Low-return college degrees

Teaching makes Salary.com’s list of  8 College Degrees with the Worst Return on Investment.

A day-care center teacher averages $27,910 per year. If she earned a bachelor’s at a public university — and received no grants or scholarships — she’d get a 43 percent return on investment. The ROI is 13 percent for a pay-your-own-way private college degree.

Of course, K-12 teachers do better.  The median salary of a high school teacher is $54,473, according to Salary.com. That would generate an 85 percent return on investment for a public degree, 25 percent for a private degree.

Other low-return majors are sociology, psychology, communications, fine arts, religious studies, hospitality and nutrition. Generally, the “helping professions” pay badly.

8 degrees that will earn your money back are: math, information technology, human resources, econ, biology, engineering, marketing and English. English? Communications is a loser but English is a winner? (I majored in English and Creative Writing.)

Salary.com says English majors can end up as speech writers ($78,011 median pay) with a 122 percent public ROI. Communications manager ($88,498) earns a 139 percent ROI. Web content managers ($79,674) get to 125 percent. Nobody gets a positive return on investment for private college.

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Comments

  1. Stacy in NJ says:

    There’s a glut of teachers. Supply vs. demand.

    Well, not entirely, my son’s Chemistry class has gone through 7 (count ‘um 7) teachers so far this year.

    The regular teacher was out on disability for the first semester and 3 long term subs were used. She returned for two weeks until she qualified for full retirement then retired. He’s had 3 subs since. The school can’t seem to hire a qualified Chem teacher. And this is a nice high performing high school. Nice of the retiring teacher to leave the school and the kids in the lurch, though. Unions suck.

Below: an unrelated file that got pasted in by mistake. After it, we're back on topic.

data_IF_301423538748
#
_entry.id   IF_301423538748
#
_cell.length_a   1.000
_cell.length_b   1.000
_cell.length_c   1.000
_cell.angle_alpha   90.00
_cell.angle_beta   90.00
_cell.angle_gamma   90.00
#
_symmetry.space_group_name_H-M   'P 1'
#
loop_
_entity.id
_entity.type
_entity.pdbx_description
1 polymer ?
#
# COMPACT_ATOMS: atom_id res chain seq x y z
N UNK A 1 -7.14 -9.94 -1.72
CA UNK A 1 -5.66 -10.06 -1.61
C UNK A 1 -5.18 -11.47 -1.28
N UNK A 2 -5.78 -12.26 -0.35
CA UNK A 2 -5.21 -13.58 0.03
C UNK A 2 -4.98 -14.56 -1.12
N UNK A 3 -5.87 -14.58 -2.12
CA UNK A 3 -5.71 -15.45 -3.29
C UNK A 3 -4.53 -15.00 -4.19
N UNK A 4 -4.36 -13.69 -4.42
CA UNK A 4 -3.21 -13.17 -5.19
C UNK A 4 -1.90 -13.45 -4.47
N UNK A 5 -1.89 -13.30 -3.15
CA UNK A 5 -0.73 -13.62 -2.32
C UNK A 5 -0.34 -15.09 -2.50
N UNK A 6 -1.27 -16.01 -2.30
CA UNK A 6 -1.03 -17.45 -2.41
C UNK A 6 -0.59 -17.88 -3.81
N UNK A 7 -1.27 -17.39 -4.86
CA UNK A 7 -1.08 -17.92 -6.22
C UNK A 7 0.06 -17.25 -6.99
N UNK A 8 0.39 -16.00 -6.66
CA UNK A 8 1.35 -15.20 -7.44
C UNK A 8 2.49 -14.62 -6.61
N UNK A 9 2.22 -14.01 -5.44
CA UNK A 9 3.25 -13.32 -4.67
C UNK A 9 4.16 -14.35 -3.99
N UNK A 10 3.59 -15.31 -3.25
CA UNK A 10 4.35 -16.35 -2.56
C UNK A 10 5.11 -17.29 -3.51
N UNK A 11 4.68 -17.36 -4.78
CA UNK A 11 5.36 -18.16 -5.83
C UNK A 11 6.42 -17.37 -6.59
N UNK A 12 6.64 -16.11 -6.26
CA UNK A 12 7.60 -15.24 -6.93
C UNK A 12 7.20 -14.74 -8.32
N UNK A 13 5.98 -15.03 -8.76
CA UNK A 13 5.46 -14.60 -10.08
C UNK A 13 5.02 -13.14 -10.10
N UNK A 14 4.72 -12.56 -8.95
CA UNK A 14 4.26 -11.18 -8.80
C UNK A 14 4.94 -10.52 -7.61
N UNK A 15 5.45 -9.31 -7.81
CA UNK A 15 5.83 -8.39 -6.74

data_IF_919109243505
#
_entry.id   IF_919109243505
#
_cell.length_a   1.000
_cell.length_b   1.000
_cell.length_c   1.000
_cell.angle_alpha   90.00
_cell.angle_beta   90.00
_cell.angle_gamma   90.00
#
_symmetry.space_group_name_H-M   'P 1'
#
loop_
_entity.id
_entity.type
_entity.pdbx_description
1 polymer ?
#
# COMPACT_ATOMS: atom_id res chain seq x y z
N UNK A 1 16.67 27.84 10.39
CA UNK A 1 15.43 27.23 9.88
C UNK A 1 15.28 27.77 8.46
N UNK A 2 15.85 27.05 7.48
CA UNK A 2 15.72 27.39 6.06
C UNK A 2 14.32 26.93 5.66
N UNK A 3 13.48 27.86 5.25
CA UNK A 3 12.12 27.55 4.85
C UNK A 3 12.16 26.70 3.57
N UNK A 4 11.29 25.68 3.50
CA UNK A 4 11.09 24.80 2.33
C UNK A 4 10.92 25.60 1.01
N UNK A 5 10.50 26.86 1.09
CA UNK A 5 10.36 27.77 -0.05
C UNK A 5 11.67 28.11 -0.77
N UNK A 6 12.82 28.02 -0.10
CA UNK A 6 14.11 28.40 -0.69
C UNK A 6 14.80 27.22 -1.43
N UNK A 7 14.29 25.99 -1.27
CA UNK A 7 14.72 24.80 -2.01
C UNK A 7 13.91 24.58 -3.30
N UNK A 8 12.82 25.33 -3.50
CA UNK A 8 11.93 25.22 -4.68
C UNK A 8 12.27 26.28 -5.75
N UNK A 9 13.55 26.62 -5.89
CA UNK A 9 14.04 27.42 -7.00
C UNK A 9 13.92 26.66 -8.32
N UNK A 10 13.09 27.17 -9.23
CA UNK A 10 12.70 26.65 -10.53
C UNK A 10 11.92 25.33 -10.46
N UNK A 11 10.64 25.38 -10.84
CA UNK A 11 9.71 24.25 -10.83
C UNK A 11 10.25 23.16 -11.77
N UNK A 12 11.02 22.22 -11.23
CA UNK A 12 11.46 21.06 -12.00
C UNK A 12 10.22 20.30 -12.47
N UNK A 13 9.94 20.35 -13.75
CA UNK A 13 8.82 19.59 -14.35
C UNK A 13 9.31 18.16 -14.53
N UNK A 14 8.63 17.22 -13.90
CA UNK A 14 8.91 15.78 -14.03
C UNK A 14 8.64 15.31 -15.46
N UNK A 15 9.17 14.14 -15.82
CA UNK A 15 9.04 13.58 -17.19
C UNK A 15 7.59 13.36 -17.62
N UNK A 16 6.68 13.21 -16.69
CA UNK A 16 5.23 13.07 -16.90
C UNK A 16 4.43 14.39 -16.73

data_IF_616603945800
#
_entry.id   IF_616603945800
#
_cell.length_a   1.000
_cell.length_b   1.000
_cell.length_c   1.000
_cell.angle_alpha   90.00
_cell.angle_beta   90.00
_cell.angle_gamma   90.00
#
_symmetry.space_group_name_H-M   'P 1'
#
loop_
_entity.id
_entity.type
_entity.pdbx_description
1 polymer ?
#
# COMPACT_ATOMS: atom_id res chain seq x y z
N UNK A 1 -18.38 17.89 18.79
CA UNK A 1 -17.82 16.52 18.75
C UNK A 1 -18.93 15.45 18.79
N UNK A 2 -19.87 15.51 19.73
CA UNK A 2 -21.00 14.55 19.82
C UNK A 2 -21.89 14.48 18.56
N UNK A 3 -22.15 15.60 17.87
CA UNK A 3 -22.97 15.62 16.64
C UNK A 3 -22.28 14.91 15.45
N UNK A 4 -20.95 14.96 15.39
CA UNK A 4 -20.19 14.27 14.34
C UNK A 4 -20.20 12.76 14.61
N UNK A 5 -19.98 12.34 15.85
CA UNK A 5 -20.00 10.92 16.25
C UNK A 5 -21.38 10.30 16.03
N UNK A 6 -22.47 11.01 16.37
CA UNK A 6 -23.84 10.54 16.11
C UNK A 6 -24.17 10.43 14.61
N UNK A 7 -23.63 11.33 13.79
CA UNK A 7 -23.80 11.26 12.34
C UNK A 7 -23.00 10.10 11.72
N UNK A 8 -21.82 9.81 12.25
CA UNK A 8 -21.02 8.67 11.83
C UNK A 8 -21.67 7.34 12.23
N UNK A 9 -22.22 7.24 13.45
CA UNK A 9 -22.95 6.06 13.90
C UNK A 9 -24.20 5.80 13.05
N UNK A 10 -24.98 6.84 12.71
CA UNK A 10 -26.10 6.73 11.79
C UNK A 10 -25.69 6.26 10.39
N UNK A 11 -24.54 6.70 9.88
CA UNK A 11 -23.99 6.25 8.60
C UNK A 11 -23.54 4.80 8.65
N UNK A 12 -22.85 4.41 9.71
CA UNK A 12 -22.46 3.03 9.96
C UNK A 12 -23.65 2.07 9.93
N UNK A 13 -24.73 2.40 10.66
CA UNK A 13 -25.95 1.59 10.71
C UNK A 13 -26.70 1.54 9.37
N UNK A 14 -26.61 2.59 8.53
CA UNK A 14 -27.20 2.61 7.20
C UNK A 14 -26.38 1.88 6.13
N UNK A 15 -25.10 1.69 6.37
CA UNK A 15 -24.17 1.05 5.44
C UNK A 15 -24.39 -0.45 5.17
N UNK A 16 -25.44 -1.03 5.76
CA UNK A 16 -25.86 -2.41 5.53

2. George Larson says:

    What did the union have to do with the teacher retiring?

    • @George,

      Without the union and Medicare to provide her with sufficient wages and benefits such that she could eventually retire, she might have been indentured to her job. You have to understand how inconvenient it can be for a parent that a teacher doesn’t suffer in penury until her dying day.

      • Stacy in NJ says:

        Riiight. Because there’s no sunlight between taking advantage of every aspect of a teacher’s contract to receive maximum benefit even if it disadvantages a couple hundred students and serfdom. Good grief.

        • Stacy in NJ says:

          Oh, and this teacher should have been compensated at a higher rate then the standard union contract provided because she specialized an area with a shortage of qualified candidates -Chemistry. But because of her union she was compensated on the same scale as the gym teacher. Another reason unions suck.

        • lightly seasoned says:

          No wonder they went through 7 subs. 200 students?

  3. The average teacher salary in our state is $70,000. As half of new teachers quit in five years, does the salary.com figure correct for the effect of a persistent presence of the salaries which don’t increase with time?

    • No amount of pay – and in most places it’s more like ~$30,000/year – is worth the suffering that K-12 teachers are put through. You’re everyone’s enemy, and you know it – the parents, students, administrators, and politicans all have you pegged as their scapegoat. You’ll do all of their work, and then some. And after putting in 60 hours of work a week while getting abused and insulted at every turn, if you don’t go to that pointless 8th grade basketball game on Saturday night, you’ll still get written up. Who would want to do that at all, much less for 5+ years?

  4. Since this survey must count the (maybe 1%) of English majors who find good nonacademic jobs related to their major as representative of English majors, I wouldn’t expect it to follow up and see how many teachers kept their jobs.